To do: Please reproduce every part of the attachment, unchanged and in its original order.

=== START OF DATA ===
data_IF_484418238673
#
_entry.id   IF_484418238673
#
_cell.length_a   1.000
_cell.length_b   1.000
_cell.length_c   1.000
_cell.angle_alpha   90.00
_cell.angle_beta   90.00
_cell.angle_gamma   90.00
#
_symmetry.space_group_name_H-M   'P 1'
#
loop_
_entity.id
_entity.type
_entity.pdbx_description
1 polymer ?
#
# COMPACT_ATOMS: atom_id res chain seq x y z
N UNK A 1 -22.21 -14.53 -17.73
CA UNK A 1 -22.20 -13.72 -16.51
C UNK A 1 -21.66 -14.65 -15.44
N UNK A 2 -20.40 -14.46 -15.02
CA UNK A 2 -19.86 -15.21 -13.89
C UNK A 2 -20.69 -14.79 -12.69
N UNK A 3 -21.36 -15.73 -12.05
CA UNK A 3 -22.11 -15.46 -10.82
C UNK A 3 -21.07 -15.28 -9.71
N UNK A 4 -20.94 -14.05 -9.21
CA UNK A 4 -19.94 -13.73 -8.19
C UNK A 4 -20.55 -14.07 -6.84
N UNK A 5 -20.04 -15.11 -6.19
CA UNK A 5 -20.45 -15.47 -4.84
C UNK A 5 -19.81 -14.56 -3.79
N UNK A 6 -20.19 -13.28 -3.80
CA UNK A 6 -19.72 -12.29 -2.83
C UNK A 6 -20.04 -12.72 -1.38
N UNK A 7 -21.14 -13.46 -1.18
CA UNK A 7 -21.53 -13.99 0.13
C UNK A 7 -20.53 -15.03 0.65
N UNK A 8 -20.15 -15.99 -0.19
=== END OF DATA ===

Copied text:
data_IF_484418238673
#
_entry.id   IF_484418238673
#
_cell.length_a   1.000
_cell.length_b   1.000
_cell.length_c   1.000
_cell.angle_alpha   90.00
_cell.angle_beta   90.00
_cell.angle_gamma   90.00
#
_symmetry.space_group_name_H-M   'P 1'
#
loop_
_entity.id
_entity.type
_entity.pdbx_description
1 polymer ?
#
# COMPACT_ATOMS: atom_id res chain seq x y z
N UNK A 1 -22.21 -14.53 -17.73
CA UNK A 1 -22.20 -13.72 -16.51
C UNK A 1 -21.66 -14.65 -15.44
N UNK A 2 -20.40 -14.46 -15.02
CA UNK A 2 -19.86 -15.21 -13.89
C UNK A 2 -20.69 -14.79 -12.69
N UNK A 3 -21.36 -15.73 -12.05
CA UNK A 3 -22.11 -15.46 -10.82
C UNK A 3 -21.07 -15.28 -9.71
N UNK A 4 -20.94 -14.05 -9.21
CA UNK A 4 -19.94 -13.73 -8.19
C UNK A 4 -20.55 -14.07 -6.84
N UNK A 5 -20.04 -15.11 -6.19
CA UNK A 5 -20.45 -15.47 -4.84
C UNK A 5 -19.81 -14.56 -3.79
N UNK A 6 -20.19 -13.28 -3.80
CA UNK A 6 -19.72 -12.29 -2.83
C UNK A 6 -20.04 -12.72 -1.38
N UNK A 7 -21.14 -13.46 -1.18
CA UNK A 7 -21.53 -13.99 0.13
C UNK A 7 -20.53 -15.03 0.65
N UNK A 8 -20.15 -15.99 -0.19